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World Breastfeeding Week

6th August 2019

Returning to work after having had a baby is always going to be challenging emotionally and physically. But with World Breastfeeding Week taking place this month, it is an opportune moment for employers to revisit the health and wellbeing support they give to new mothers coming back into workplace.

Employee health and wellbeing – new mothers need all the employer help they can get

This month, from 1-7 August, is World Breastfeeding Week, run by the World Alliance for Breastfeeding Action. The global health and wellbeing event is designed to promote the benefits of breastfeeding and to, as its website puts it, “empower parents, enable breastfeeding”.

You might have thought that, in this day and age, breastfeeding is a health and wellbeing argument that has by and large been won. Yet the Dutch airline KLM, quite rightly, faced a storm of online protest in July after it emerged women who breastfeed their babies on its flights could be asked to cover up to avoid “offending” other passengers.

Unsuitable working conditions

Similarly, research earlier this year by law firm Slater and Gordon concluded one in three breastfeeding mothers had reportedly been forced to use a toilet when they expressed milk after they returned to work.

And more than half said they have had to express in an unsuitable place, including the staff room, their car or even at their desk, and highlighted a lack of workplace support after having a baby.

Clearly, then, there is a still a job to be done in this area. For employers, supporting new mothers back into work can be an important health and safety issue, and something that needs to be properly risk assessed, as theHealth and Safety Executive makes clear.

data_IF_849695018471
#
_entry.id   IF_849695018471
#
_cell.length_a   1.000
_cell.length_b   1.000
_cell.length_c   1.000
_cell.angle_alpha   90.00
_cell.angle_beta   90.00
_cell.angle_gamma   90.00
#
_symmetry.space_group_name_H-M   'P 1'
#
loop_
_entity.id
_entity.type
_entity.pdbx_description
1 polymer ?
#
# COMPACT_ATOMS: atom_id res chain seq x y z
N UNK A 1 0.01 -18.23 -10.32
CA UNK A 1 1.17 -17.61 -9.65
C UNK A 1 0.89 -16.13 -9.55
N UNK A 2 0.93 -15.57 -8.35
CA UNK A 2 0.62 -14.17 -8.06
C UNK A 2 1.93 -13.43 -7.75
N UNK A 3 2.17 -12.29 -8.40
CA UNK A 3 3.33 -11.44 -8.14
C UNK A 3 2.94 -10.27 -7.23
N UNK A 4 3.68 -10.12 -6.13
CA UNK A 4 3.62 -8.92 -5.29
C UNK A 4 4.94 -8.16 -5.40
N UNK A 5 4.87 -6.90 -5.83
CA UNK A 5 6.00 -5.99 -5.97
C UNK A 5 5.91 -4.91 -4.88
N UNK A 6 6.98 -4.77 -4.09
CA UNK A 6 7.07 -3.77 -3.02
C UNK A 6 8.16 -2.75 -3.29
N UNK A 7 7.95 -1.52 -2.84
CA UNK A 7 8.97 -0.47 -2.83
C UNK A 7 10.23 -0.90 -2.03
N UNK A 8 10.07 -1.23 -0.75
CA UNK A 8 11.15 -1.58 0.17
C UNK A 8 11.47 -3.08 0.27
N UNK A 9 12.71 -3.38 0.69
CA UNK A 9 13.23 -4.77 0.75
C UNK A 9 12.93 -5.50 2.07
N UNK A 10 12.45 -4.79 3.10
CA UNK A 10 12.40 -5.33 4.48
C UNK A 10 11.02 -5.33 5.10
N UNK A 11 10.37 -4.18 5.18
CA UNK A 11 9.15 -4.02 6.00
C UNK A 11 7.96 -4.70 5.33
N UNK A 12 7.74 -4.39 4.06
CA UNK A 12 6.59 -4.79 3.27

But it is also an area where an employer can send out an important, and potentially positive, wider health and wellbeing message.

Flexibility is the key word here. Our workplaces and working practices are, by and large, becoming increasingly flexible. Indeed, a new Flexible Working Bill is working its way through Parliament designed to ensure all jobs be advertised as flexible from day one of employment.

Retaining valuable female employees

For returning mothers the “suite” of support you can offer as an employer, everything from flexible working through to lighter (or just adjusted) duties, through to creche or expressing facilities, through to simply your whole approach to health and wellbeing support can make a real difference.

In fact, as Dr Lucy Wright, Optima Health Chief Medical Officer, emphasises, the extent to which as an employer you support both mums-to be and new-mums within your organisation can be a critical part of retaining valuable female employees and encouraging them to stay and progress through your organisation.

“For many women, starting a family is a time to re-evaluate what they want from life, especially what they want in terms of working life and career. If as an employer you can therefore send out a strong signal that you are ‘female friendly’ this can be an important part of positioning yourself as an attractive ‘employer of choice’ to female employees at all levels.

“If this can be made into a positive women’s health ‘arc’ – so offering whole life women’s health support and advice from pregnancy through to parenting through to later-life health and wellbeing issues such as the menopause – that can be a compelling point of difference and retention and recruitment tool.

“Proactively enabling new mums to feel welcomed rather than isolated in the workplace is not just the right thing to do morally, it is also good business sense,” she adds.